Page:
Anyone who is interested in the Romance languages should at some stage in their lives investigate the works of Fernando Pessoa (1888-1935). Although he is regarded as one of the greatest Portuguese poets – the internationally renowned fado singer Mariza is a great admirer and his poetry has been the base for some of her songs – he received most of his schooling in English in Durban, South Africa, where he lived from the ages of 7 to 17 before returning to Lisbon. He was a prolific writer in both English and Portuguese (and sometimes wrote in French), and apart from his own writing (which he often did using an elaborate form of nom de plume, or heteronym, as he called them) he frequently translated other people’s novels from one language to another. Unfortunately for him, though, not much of his own work was published in his own lifetime, but he left behind a great body of work that is now available in print. For any students of the Portuguese language, this is good news because his English poems have been translated into Portuguese by modern translators, and vice versa, and in Portugal and Brazil at least it is easy to find both language versions of a poem in the one book. For lazy language learners like me, this means you don’t have to constantly turn to the dictionary for help.
Pessoa is regarded as one of the voices of Lisbon, and if you are ever in the Portuguese capital (one of my favourite cities) you must go to the cafe called A Brasileira (The Brazilian) because at one of the tables outside you can sit down alongside Fernando himself – there is a statue of him there (see the picture below). It is a very famous cafe at 120 Rua Garrett in the middle of the old town (near the Largo do Chiado) and you can’t miss it. You can read more about it here.
On my last trip to Lisbon, I bought Volume II of Fernando Pessoa’s Poesia Inglesa. It must have inspired me more than Volume I. Or more likely it was cheaper, or smaller and lighter to carry on a plane. It is from the series Obras de Fernando Pessoa (The Works of Fernando Pessoa) translated by Luísa Freire, published by Assíro & Alvim. For educational purposes, I shall find a short poem or an extract from one and give the translation.
(Pause while Bernardo skims through Fernando’s poetry.)
I rather like this one: it is a description of one of my favourite regions in Portugal, the arid Alentejo. I like the area for its remoteness and stillness (often you will see just olive trees or cork trees in a field of sunburnt yellow, as per the picture below). Perhaps nowadays the Alentejo is an escape from the hurly-burly of the modern world. But for Pessoa, writing in 1907, it must have seemed far less alluring.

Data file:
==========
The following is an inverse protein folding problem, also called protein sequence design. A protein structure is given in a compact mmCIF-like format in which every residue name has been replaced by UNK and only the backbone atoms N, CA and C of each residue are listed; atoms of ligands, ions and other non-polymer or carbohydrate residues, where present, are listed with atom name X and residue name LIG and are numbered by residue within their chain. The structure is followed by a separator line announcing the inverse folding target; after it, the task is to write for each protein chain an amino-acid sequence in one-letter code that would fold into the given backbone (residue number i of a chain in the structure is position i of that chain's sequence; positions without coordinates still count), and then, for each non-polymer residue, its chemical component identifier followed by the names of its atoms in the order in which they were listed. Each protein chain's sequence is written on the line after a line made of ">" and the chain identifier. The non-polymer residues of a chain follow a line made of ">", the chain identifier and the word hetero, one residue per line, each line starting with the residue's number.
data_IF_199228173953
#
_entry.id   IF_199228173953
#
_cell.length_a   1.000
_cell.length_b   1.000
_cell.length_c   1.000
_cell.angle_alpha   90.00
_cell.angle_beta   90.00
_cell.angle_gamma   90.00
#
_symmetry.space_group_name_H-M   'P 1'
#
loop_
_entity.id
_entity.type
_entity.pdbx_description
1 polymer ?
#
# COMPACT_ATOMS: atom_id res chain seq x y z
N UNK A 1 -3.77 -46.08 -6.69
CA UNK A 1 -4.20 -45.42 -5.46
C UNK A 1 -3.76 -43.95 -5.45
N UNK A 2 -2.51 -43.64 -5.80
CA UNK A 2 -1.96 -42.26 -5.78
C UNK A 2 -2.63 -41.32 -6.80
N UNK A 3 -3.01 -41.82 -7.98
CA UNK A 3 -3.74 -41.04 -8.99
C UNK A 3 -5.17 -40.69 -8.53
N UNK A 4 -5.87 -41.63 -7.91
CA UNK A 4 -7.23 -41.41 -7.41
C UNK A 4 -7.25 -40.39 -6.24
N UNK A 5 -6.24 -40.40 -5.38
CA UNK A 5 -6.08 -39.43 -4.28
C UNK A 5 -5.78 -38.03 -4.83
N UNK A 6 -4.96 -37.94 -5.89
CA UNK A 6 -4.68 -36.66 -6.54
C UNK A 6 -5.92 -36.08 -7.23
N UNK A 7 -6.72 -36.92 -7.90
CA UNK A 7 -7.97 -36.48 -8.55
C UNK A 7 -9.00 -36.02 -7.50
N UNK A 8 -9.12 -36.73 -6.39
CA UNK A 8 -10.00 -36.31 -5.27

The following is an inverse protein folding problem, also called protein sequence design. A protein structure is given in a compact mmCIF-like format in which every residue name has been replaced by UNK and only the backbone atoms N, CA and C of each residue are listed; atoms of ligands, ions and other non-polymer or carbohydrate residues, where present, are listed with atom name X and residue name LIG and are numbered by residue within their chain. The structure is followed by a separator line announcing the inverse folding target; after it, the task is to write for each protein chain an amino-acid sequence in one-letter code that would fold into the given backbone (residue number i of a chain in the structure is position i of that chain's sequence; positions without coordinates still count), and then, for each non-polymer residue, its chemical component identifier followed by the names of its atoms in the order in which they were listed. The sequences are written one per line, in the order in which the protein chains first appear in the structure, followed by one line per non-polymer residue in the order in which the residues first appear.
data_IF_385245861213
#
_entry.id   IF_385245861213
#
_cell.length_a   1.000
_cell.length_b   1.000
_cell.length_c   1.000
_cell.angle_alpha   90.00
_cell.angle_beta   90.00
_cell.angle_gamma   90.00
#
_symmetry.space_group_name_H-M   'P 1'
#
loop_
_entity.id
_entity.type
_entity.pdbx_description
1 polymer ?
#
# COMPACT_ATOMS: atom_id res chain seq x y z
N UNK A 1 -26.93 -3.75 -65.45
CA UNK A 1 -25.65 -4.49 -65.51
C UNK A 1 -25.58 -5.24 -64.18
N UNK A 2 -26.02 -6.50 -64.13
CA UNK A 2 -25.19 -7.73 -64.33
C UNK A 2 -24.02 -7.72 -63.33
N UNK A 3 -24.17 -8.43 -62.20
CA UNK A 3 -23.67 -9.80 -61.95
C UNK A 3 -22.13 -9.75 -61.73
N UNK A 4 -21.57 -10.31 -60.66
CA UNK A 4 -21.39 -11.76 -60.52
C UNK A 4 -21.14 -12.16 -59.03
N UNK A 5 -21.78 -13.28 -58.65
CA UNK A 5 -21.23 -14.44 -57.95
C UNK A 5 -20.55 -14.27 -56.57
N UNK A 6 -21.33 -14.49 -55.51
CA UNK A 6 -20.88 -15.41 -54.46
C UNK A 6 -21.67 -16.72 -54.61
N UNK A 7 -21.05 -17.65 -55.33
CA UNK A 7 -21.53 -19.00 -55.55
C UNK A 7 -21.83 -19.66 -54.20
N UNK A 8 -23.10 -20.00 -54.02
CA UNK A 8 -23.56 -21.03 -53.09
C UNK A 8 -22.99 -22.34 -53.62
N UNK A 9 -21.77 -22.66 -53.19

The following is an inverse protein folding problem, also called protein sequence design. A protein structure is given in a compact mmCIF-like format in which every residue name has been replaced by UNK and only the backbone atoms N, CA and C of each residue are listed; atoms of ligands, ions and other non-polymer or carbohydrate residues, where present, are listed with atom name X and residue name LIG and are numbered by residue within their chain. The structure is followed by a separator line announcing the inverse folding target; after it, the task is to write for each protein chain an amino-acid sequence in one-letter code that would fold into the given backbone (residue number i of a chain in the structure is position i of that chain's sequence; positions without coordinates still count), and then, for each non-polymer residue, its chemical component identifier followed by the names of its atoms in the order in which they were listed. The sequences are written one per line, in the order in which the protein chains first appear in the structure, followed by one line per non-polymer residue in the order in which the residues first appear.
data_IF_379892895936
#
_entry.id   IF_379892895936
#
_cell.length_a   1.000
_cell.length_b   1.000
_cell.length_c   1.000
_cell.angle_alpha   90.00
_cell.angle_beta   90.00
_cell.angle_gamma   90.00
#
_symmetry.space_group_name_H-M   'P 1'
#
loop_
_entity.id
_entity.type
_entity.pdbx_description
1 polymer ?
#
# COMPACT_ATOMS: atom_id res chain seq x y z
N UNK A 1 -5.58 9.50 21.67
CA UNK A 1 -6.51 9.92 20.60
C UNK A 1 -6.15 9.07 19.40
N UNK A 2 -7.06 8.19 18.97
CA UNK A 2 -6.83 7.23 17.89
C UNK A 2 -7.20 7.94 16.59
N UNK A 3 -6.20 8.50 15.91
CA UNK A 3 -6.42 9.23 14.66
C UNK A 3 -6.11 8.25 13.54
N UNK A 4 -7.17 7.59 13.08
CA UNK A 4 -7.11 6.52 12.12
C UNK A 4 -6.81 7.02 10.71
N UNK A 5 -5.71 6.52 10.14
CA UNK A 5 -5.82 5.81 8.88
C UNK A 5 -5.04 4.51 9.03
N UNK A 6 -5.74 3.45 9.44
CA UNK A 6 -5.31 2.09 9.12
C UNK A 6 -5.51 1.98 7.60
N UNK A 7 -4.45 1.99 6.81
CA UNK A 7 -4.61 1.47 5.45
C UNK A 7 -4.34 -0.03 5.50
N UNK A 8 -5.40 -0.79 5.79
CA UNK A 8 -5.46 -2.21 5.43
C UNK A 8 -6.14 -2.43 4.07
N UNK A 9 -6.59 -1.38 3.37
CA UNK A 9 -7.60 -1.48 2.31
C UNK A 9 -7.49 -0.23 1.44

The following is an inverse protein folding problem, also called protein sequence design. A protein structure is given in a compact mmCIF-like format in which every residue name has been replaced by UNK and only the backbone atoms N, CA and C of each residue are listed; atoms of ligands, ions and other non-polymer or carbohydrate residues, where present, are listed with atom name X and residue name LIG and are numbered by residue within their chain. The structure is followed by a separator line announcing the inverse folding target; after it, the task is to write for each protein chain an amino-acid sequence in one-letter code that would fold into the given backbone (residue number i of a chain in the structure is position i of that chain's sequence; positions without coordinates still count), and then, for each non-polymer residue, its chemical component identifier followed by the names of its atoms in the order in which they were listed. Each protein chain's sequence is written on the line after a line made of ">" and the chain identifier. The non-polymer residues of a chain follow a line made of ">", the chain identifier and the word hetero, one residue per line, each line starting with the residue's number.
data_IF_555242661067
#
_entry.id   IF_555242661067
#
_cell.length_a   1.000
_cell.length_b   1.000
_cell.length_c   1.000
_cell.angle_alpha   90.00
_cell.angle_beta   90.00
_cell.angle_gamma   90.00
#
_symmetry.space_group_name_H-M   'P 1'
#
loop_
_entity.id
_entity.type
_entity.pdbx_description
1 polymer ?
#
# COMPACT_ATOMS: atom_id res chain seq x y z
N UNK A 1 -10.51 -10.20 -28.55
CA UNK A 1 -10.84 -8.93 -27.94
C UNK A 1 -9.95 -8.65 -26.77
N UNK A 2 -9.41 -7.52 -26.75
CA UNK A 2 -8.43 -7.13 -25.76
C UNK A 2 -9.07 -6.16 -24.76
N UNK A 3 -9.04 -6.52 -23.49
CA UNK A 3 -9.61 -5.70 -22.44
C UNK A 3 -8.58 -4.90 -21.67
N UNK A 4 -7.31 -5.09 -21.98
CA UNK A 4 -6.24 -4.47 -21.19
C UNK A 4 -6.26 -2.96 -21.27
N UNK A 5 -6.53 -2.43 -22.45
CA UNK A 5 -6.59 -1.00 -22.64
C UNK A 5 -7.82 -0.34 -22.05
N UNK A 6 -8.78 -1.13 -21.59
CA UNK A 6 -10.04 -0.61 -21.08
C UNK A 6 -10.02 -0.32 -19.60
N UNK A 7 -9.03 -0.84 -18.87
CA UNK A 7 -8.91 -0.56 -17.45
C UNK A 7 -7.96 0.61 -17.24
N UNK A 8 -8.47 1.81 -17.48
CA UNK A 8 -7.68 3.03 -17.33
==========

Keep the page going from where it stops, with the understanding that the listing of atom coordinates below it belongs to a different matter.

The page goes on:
Alentejo seen from the train
Nothing with nothing around it
And a few trees in between
None of which very clearly green,
Where no river or flower pays a visit.
If there be a hell, I’ve found it,
For if it ain’t here, where the Devil is it?
Alentejo visto do comboio
Nada, tendo nada em seu redor
E, de permeio, algumas árvores somente
Nehuma delas verde claramente,
Onde nada aparece, rio ou flor.
Se acaso há um inferno, ele aqui está,
Pois, se não aqui, onde o Diabo estará?
Some help with the vocabulary:
- um redor (masculine) is a “circle, circuit, or contour”, but it can also mean environs or surroundings, while ao redor, de redor or em redor mean “round, all around, about or all about”.
- de permeio means “in the middle of, among or between”. It can also mean “inwardly”.
- um acaso as a noun means “chance, hazard, fortune, luck or venture”, while acaso by itself as an adverb means “by chance, perhaps or indicentally”; ao acaso means “at random”; por acaso also means “by chance or perchance”.
- pois is a very useful word to have in your vocabulary. As a conjunction it can mean “because, since, whereas, therefore, as, for, so”; pois bem means “well then”; pois é means “that’s it” either in a factual or exclamatory fashion; pois é isso mesmo! means “that’s just it!” pois não means “of course, certainly”; while pois sim! means an ironical or sarcastic “yeah, sure!”
The Alentejo is not as bad as Pessoa makes it out to be. It is the hottest and driest part of Portugal, to be sure, but it can be quite verdant and it has a splendid coastline (although the waves here are rougher than in the more popular Algarve region), some great historic buildings and castles. Here are some images to give you an idea.
The old frontier fortifications at Marvão, high on a hill looking over into Spain…
The castle at Beja, which historically is one of the most important cities in the district…
- Quote of the Day: Fernando Pessoa on Loving Literature (modcloth.com)
- fernando pessoa for dummies / notes on fear, failure and inspiration (jamiehuffer.wordpress.com)
- Heteronym (literature) – Pessoa’s imaginary characters (redvinylchair.com)
- Fernando Pessoa Quotes / Author of The Book of Disquiet (talesfromthelou.wordpress.com)
- Looking at our whole selves (livingwithoutlimit.wordpress.com)
- Fernando Pessoa (theaftermoonleiabevilacqua.wordpress.com)
- I read someone else’s journal and I think it changed my life. (ashleybray42.wordpress.com)